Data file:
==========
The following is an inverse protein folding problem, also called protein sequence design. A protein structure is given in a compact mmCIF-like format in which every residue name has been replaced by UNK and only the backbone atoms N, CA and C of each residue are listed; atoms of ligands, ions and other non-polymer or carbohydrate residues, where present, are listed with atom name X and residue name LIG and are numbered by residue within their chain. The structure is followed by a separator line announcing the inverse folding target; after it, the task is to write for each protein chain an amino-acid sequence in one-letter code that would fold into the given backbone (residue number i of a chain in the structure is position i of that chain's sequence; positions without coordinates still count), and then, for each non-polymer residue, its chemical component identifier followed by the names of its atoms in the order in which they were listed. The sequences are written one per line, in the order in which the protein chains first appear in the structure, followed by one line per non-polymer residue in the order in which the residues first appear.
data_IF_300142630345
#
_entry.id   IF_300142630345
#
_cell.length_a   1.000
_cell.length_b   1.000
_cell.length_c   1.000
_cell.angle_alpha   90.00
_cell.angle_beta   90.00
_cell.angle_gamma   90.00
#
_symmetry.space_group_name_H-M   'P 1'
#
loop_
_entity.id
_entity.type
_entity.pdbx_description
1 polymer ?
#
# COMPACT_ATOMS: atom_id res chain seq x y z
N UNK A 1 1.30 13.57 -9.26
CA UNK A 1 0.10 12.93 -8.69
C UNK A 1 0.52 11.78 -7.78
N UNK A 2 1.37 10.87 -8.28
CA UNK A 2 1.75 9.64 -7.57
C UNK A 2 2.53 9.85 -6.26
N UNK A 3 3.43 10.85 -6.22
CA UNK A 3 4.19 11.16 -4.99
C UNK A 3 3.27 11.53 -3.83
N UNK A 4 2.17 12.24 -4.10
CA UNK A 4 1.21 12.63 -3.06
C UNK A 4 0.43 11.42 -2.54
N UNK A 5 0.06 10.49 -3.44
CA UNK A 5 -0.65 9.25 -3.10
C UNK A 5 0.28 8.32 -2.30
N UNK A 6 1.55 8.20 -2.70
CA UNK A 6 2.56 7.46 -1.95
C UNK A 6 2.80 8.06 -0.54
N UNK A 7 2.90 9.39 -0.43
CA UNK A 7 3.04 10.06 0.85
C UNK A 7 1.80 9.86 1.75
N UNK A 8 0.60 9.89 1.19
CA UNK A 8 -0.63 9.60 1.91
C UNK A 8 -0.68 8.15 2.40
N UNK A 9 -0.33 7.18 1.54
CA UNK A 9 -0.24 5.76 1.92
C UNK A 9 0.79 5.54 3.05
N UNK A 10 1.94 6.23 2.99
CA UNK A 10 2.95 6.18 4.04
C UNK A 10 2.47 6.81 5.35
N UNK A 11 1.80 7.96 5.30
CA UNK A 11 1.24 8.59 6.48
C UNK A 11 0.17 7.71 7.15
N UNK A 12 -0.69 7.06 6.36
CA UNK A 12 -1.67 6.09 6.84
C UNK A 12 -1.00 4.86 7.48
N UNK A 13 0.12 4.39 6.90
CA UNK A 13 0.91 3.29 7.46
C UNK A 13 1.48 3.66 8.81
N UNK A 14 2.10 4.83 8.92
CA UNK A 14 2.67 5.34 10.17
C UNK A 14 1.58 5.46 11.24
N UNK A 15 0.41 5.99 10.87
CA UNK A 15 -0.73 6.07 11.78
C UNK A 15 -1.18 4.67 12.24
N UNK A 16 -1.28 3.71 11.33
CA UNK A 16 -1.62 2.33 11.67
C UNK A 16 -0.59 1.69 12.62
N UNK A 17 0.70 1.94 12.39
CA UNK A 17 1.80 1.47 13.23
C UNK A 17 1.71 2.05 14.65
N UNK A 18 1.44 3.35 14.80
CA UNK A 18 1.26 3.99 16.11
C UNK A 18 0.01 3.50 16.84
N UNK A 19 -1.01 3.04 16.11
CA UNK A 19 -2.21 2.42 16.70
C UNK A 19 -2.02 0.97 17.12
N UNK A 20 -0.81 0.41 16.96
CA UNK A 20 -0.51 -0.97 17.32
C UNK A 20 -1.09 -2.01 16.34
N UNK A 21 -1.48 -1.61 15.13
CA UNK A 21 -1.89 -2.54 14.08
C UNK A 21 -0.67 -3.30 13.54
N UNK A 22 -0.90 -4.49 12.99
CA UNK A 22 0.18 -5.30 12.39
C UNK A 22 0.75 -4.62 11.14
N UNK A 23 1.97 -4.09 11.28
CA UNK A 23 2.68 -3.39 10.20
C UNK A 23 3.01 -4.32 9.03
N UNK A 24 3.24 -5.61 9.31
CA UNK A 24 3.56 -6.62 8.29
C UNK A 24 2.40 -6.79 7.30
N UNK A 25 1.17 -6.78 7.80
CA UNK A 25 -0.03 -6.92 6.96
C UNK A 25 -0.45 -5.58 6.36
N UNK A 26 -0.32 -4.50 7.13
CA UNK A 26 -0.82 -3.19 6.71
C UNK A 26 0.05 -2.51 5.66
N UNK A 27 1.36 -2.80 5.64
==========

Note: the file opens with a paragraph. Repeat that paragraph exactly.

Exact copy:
The following is an inverse protein folding problem, also called protein sequence design. A protein structure is given in a compact mmCIF-like format in which every residue name has been replaced by UNK and only the backbone atoms N, CA and C of each residue are listed; atoms of ligands, ions and other non-polymer or carbohydrate residues, where present, are listed with atom name X and residue name LIG and are numbered by residue within their chain. The structure is followed by a separator line announcing the inverse folding target; after it, the task is to write for each protein chain an amino-acid sequence in one-letter code that would fold into the given backbone (residue number i of a chain in the structure is position i of that chain's sequence; positions without coordinates still count), and then, for each non-polymer residue, its chemical component identifier followed by the names of its atoms in the order in which they were listed. The sequences are written one per line, in the order in which the protein chains first appear in the structure, followed by one line per non-polymer residue in the order in which the residues first appear.